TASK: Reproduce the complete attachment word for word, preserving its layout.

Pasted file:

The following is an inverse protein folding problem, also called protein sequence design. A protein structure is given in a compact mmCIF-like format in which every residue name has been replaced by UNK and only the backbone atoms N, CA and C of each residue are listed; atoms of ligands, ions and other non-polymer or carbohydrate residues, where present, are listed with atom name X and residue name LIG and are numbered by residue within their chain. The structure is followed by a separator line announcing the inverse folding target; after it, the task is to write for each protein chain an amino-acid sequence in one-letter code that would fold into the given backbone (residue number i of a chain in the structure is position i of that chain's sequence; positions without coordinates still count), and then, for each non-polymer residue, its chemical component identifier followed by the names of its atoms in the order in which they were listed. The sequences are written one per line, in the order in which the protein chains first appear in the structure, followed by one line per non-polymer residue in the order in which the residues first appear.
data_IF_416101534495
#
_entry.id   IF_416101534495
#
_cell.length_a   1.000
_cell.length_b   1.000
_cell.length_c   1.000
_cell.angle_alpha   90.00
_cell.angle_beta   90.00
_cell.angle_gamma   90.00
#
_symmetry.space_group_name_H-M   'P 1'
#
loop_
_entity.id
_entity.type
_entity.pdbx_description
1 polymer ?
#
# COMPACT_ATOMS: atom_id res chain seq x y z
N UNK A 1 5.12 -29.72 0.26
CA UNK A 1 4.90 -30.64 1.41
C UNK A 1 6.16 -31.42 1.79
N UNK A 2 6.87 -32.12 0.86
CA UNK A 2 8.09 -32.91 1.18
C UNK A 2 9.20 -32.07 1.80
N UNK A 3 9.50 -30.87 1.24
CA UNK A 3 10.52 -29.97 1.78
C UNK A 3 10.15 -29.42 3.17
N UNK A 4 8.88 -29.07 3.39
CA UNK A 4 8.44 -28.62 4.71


The following is an inverse protein folding problem, also called protein sequence design. A protein structure is given in a compact mmCIF-like format in which every residue name has been replaced by UNK and only the backbone atoms N, CA and C of each residue are listed; atoms of ligands, ions and other non-polymer or carbohydrate residues, where present, are listed with atom name X and residue name LIG and are numbered by residue within their chain. The structure is followed by a separator line announcing the inverse folding target; after it, the task is to write for each protein chain an amino-acid sequence in one-letter code that would fold into the given backbone (residue number i of a chain in the structure is position i of that chain's sequence; positions without coordinates still count), and then, for each non-polymer residue, its chemical component identifier followed by the names of its atoms in the order in which they were listed. The sequences are written one per line, in the order in which the protein chains first appear in the structure, followed by one line per non-polymer residue in the order in which the residues first appear.
data_IF_416101534495
#
_entry.id   IF_416101534495
#
_cell.length_a   1.000
_cell.length_b   1.000
_cell.length_c   1.000
_cell.angle_alpha   90.00
_cell.angle_beta   90.00
_cell.angle_gamma   90.00
#
_symmetry.space_group_name_H-M   'P 1'
#
loop_
_entity.id
_entity.type
_entity.pdbx_description
1 polymer ?
#
# COMPACT_ATOMS: atom_id res chain seq x y z
N UNK A 1 5.12 -29.72 0.26
CA UNK A 1 4.90 -30.64 1.41
C UNK A 1 6.16 -31.42 1.79
N UNK A 2 6.87 -32.12 0.86
CA UNK A 2 8.09 -32.91 1.18
C UNK A 2 9.20 -32.07 1.80
N UNK A 3 9.50 -30.87 1.24
CA UNK A 3 10.52 -29.97 1.78
C UNK A 3 10.15 -29.42 3.17
N UNK A 4 8.88 -29.07 3.39
CA UNK A 4 8.44 -28.62 4.71